9:03 am  
Anonymous Anonymous said...

It's disappointing that Alexander's only comments are on this blog. As a contributor, I'd certainly like to hear something official on this, especially regarding pay, since the guy who handles invoices has now left the publication.

Maybe those kind souls whose posts didn't get published here could update Wikipedia's entry on The Walrus and fill us all in.

11:43 am  
Anonymous Anonymous said...

I too was very hopeful when the magazine started, and I too noticed that, with each passing editor, quality dropped bit by bit: articles became shorter, sometimes less well-researched, more repititious. I maintained my subscription, hoping things would at least stabilize.
Every once in a while an article appears that is novel (e.g. the piece by Charles Montgomery, or the recent very well-written article on Iran, anything by Marnie Jackson), but I no longer recommend it to my friends, and their gift subscriptions have lapsed. It seems things are not improving.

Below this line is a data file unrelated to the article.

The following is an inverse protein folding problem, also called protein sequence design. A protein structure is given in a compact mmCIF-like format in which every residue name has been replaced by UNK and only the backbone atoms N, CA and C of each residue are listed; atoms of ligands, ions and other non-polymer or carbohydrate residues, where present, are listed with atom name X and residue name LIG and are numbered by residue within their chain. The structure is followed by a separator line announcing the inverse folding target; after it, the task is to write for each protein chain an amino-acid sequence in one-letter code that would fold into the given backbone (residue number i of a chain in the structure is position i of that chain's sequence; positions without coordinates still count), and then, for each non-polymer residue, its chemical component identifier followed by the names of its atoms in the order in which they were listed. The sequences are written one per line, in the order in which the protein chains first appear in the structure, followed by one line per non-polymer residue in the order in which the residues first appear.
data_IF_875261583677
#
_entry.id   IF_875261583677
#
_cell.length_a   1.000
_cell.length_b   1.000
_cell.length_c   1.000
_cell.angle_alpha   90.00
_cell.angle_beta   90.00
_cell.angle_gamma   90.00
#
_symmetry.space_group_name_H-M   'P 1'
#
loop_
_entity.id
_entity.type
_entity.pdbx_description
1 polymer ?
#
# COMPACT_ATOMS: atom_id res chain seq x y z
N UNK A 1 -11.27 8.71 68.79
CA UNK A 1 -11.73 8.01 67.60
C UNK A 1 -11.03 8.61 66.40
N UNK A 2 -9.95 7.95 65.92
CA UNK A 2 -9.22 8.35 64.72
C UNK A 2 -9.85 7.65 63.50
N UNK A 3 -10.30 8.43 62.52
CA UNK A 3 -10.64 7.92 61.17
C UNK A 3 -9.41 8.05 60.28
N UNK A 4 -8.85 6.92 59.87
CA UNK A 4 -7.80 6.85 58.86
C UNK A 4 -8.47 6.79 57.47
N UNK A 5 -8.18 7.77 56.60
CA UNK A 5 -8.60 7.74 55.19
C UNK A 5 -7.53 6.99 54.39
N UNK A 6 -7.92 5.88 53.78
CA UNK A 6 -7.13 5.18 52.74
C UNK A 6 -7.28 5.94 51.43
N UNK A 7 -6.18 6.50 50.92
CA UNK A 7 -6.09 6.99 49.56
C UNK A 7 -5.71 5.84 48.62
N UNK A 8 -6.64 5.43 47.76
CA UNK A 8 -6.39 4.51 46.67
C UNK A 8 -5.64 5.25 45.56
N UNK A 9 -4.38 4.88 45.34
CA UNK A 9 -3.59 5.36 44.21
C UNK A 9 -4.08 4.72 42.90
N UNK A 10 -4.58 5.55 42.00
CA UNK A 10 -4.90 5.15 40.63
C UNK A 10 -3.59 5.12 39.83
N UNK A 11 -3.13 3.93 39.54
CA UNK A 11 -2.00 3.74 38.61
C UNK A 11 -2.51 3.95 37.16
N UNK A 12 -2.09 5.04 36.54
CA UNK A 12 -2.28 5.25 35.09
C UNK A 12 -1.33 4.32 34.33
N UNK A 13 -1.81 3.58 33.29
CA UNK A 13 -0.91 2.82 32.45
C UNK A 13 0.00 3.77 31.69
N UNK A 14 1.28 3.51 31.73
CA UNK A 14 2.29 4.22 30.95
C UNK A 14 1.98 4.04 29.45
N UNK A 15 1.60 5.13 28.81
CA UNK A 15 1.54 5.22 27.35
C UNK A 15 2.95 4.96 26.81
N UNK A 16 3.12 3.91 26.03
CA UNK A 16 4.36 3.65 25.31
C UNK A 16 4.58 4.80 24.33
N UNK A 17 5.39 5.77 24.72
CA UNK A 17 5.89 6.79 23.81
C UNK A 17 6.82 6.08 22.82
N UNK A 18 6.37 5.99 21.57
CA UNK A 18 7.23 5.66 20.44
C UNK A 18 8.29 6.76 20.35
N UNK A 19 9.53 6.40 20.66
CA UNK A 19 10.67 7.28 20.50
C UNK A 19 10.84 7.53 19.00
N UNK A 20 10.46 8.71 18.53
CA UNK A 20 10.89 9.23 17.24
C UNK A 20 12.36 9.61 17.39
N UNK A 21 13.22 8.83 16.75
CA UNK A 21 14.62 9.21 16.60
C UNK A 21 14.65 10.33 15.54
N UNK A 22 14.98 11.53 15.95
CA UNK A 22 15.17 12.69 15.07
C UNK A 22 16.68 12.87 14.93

12:34 pm  
Anonymous Anonymous said...

It's really unfortunate that any genuine discussion of the goings-on at that magazine are stymied by fears of libel suits, leaving everyone dancing around the truth. A real disservice to the people who actually do work hard on the magazine. Sadly, it leaves people with nothing except the official spin coming from Ken Alexander.

It would be nice if someone would take the time to write about what's actually happening, instead of running press releases (I'm referring more to the Masthead piece than this post) that essentially trash the outgoing board members and publisher.

It's a shame that one person's behaviour is ruining something which so many have worked so hard on.

6:36 pm  
Anonymous Anonymous said...

The Walrus, from its inception, was a weak imitation of the New Yorker and Harper's Weekly. You HAD to know that it was going to fail when a Canadian magazine commits the ultimate act of self-loathing by mimicing the sleazy American mags in the same way. Anybody with any sense wouldn't buy it either.

But boy -- I was knocking the Walrus out here in the West from the very beginning. It gets pretty bad when Torontonians are bashing something Torontonian!

10:31 am  
Anonymous Anonymous said...

Harper's Weekly? I'll just assume you don't know what you're talking about...

1:48 pm